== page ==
The International Air Transport Association (IATA) has called for continued financial support for aviation as the shutdown of air transport continues across various parts of the world.

The association also reiterated the urgent need to reopen borders with Covid-19 testing.

In a statement, the IATA said that border restrictions, and especially quarantine measures, have undermined one of the cornerstones of European development, that being the free movement of people.

According to IATA, passenger demand is expected to plummet at least 70% this year, compared to last year’s travel to, from, and within Europe.

It said that only 340 million travellers in the region are expected to fly this year compared to the 1.2 billion that flew last year.

A research by Air Transport Action Group suggests that around 4.8 million jobs directly connected with air transport are currently at risk due to the collapse in air travel. The pandemic has also threatened millions of jobs in the travel and tourism industry.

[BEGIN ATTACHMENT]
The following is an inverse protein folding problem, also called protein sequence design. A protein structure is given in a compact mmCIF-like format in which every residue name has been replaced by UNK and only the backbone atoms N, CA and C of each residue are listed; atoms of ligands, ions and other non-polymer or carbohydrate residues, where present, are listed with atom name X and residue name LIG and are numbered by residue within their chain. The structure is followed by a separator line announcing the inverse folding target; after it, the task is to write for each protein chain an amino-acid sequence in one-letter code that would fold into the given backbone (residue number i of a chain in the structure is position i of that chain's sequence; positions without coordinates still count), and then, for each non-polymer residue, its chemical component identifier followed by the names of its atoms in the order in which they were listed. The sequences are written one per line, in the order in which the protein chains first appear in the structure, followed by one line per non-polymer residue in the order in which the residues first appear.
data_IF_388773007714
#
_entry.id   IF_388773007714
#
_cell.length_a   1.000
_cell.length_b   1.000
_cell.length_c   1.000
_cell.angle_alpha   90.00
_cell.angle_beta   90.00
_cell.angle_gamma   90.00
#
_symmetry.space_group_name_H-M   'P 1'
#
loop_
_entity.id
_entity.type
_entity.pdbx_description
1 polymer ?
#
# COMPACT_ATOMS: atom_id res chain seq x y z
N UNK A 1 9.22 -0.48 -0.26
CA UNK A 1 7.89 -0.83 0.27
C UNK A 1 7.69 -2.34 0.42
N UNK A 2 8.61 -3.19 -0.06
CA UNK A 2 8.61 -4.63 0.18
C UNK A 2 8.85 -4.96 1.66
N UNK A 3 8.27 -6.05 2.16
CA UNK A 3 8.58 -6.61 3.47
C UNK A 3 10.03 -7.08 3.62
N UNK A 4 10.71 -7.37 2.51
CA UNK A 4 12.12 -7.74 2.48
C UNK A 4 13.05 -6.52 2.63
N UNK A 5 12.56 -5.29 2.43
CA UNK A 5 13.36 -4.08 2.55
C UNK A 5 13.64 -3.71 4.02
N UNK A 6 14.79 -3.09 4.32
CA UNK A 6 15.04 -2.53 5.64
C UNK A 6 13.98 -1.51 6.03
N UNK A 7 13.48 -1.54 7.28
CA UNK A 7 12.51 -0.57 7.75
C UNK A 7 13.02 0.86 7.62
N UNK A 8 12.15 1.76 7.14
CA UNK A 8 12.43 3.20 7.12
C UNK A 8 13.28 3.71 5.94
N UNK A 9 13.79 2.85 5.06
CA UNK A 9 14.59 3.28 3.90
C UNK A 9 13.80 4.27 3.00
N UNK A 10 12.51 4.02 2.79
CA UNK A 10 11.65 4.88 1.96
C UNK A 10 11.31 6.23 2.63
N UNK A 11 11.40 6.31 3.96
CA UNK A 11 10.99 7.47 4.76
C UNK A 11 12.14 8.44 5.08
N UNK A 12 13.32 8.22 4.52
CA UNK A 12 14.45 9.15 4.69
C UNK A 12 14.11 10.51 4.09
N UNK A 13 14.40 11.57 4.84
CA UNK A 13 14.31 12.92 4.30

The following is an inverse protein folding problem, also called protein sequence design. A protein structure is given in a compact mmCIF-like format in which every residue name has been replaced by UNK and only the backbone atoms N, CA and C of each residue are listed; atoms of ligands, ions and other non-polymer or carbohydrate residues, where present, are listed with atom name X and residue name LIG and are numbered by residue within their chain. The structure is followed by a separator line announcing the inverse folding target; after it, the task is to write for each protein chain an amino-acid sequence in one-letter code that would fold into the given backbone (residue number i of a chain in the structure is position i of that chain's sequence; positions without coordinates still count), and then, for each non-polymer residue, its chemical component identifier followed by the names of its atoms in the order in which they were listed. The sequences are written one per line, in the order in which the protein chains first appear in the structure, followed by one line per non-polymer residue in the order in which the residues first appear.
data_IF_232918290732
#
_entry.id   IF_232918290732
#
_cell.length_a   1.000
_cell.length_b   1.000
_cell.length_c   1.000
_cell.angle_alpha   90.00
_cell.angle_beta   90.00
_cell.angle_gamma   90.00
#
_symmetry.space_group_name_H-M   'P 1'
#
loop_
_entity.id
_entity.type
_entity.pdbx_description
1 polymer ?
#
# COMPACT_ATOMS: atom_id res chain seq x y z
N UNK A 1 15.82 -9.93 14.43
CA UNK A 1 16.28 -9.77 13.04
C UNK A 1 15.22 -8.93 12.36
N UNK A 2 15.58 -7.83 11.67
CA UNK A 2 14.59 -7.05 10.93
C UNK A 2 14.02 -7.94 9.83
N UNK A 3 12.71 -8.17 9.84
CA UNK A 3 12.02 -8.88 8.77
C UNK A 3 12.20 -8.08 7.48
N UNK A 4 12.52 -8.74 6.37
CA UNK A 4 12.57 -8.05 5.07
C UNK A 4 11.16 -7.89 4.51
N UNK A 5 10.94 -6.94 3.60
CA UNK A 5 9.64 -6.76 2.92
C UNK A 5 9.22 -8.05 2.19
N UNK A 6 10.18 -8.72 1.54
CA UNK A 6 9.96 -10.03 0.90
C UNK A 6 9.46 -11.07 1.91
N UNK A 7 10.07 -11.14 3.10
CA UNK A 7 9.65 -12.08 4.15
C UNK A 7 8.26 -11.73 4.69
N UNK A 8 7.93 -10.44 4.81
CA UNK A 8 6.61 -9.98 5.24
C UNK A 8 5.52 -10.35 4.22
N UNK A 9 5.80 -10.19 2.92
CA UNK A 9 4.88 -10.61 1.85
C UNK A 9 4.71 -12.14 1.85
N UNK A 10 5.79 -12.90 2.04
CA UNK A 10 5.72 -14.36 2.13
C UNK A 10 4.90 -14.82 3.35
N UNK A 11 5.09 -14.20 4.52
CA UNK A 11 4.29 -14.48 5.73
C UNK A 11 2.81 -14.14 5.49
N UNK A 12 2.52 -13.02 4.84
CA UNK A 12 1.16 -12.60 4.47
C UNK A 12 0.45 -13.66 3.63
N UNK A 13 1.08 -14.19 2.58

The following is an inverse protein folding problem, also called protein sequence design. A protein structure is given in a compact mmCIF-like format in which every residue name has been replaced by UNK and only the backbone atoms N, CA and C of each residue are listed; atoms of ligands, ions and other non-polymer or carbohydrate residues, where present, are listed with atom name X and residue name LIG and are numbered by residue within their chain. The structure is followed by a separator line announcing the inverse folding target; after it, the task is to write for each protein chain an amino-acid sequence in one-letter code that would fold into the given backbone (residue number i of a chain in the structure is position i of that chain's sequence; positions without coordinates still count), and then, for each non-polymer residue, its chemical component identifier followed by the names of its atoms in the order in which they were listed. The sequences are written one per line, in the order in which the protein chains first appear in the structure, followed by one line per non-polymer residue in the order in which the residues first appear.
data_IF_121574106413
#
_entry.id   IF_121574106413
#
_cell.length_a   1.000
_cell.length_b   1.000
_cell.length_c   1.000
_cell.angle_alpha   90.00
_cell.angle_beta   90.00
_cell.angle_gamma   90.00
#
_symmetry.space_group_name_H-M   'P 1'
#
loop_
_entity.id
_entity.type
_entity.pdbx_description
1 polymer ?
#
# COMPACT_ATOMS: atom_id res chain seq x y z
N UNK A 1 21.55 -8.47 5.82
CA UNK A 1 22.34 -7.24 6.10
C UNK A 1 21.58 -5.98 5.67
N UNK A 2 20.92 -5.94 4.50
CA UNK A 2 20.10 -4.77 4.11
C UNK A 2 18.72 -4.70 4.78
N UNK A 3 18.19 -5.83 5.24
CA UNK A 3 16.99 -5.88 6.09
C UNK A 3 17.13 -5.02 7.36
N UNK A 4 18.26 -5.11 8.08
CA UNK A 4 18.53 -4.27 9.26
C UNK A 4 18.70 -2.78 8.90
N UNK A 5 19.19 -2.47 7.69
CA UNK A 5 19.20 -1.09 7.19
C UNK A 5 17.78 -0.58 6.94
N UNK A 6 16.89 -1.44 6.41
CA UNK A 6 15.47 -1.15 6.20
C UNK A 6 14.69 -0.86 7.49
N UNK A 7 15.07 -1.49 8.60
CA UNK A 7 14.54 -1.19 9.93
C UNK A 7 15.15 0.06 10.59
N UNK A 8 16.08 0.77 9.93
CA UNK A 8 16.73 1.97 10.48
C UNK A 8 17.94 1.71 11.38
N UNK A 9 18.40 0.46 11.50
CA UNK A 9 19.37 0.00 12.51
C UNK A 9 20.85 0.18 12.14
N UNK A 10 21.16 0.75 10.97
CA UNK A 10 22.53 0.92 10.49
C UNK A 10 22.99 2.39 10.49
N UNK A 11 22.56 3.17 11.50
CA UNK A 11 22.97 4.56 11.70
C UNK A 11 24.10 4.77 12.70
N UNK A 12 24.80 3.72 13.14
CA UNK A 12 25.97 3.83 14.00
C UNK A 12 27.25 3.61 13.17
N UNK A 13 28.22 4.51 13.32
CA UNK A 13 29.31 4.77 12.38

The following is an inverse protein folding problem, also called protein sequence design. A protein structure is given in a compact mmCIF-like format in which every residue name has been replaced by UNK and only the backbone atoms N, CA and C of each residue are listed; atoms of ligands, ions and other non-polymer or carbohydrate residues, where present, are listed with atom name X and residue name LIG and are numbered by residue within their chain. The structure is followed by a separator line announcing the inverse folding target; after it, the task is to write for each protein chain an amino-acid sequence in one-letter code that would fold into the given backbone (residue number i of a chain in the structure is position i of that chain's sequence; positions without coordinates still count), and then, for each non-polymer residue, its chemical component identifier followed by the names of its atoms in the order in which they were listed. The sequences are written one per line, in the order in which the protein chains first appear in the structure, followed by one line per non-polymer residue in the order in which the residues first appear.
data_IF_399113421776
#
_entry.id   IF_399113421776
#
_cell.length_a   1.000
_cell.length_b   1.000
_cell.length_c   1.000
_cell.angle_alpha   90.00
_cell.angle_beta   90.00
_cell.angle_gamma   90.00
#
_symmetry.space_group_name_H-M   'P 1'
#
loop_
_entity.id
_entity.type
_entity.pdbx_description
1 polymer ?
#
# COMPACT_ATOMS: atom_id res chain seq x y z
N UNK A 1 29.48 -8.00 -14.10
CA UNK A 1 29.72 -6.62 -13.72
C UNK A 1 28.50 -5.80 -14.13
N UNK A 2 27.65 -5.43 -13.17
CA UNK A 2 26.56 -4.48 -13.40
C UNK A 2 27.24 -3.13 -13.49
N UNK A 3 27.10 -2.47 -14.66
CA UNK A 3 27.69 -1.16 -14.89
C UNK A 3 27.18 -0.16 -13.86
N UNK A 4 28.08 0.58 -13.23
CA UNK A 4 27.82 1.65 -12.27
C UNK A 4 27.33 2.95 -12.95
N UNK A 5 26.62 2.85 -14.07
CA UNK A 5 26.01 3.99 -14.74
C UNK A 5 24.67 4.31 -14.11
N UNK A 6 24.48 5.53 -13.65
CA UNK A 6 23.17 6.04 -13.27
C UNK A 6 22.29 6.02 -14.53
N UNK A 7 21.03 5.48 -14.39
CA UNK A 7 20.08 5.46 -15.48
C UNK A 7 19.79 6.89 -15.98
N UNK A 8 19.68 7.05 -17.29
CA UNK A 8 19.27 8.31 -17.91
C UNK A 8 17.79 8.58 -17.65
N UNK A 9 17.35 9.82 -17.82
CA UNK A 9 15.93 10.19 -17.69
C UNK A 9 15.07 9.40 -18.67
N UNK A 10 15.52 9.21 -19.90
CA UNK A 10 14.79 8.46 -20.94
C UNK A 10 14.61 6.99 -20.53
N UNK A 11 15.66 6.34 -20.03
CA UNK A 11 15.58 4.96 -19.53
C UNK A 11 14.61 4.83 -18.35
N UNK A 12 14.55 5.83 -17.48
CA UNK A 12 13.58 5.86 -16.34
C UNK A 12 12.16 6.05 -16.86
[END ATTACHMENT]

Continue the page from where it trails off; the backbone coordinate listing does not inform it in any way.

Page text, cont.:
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IATA urged governments across the world to work together in implementing a plan to restart the industry, which would need additional financial support to get through the winter.

IATA Europe’s regional vice-president Rafael Schvartzman said: “Airlines are burning through cash at the rate of $300,000 a minute in the second half of 2020.

“And much of the government support that has enabled them to remain viable is running out. The prospect of catastrophic job losses is very real. Continued financial support is desperately needed until the industry can get back on its feet.”

Meanwhile, IATA welcomed the recent overflight agreement between the Kingdom of Jordan and State of Israel that allows for flights to cross over both countries’ airspace.

This agreement is expected to enable commercial airlines to fly through the Israel-Jordan corridor, bringing down flight times and minimising fuel burn and CO2 emissions.

It will cut around 106km eastbound and 118km westbound on flights operating from the Gulf States and Asia to European and North American regions.

Previously, airlines flew around Israel when flying east or west over Middle East airspace.